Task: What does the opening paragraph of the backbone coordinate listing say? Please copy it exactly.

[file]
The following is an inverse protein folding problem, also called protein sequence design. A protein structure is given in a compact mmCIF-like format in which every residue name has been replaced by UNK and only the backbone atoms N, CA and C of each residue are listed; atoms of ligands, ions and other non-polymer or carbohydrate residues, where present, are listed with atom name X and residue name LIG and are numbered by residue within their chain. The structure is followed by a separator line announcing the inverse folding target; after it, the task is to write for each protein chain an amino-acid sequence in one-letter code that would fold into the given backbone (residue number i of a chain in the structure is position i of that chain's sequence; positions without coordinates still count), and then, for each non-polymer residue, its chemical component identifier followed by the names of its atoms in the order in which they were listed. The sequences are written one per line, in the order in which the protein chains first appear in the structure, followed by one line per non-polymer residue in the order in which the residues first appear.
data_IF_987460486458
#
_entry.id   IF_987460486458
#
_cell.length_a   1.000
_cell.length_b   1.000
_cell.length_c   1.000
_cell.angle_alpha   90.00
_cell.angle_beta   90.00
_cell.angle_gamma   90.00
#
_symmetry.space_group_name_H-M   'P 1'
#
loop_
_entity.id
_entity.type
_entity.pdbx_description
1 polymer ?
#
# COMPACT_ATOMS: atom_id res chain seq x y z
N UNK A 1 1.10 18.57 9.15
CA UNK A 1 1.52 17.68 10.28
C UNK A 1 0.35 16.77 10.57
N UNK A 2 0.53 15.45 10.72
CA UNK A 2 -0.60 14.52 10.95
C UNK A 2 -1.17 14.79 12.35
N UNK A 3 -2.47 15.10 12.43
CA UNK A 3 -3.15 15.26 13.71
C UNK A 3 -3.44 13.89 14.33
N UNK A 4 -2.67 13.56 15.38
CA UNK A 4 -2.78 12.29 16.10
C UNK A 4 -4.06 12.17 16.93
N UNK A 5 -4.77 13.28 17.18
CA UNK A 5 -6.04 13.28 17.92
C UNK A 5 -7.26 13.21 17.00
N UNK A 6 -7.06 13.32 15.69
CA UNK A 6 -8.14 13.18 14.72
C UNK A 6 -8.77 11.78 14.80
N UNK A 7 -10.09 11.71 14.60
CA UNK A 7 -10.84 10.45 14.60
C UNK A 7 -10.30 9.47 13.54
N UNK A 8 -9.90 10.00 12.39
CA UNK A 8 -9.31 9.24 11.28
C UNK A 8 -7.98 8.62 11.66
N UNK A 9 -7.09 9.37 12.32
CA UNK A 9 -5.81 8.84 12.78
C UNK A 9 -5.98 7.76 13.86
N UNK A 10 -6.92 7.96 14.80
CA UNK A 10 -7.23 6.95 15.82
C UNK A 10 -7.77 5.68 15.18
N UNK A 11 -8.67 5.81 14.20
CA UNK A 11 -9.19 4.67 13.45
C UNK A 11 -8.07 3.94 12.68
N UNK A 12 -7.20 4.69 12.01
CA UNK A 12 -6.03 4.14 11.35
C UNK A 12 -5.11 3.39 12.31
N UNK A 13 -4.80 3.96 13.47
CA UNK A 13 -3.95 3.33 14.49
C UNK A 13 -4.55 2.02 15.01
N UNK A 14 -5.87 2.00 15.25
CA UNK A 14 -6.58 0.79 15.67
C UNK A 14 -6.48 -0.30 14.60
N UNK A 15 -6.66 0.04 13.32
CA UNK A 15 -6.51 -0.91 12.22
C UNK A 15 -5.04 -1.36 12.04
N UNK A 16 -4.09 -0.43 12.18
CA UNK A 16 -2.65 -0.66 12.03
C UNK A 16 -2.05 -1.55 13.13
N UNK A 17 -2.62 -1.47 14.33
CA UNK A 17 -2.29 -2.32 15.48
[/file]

The following is an inverse protein folding problem, also called protein sequence design. A protein structure is given in a compact mmCIF-like format in which every residue name has been replaced by UNK and only the backbone atoms N, CA and C of each residue are listed; atoms of ligands, ions and other non-polymer or carbohydrate residues, where present, are listed with atom name X and residue name LIG and are numbered by residue within their chain. The structure is followed by a separator line announcing the inverse folding target; after it, the task is to write for each protein chain an amino-acid sequence in one-letter code that would fold into the given backbone (residue number i of a chain in the structure is position i of that chain's sequence; positions without coordinates still count), and then, for each non-polymer residue, its chemical component identifier followed by the names of its atoms in the order in which they were listed. The sequences are written one per line, in the order in which the protein chains first appear in the structure, followed by one line per non-polymer residue in the order in which the residues first appear.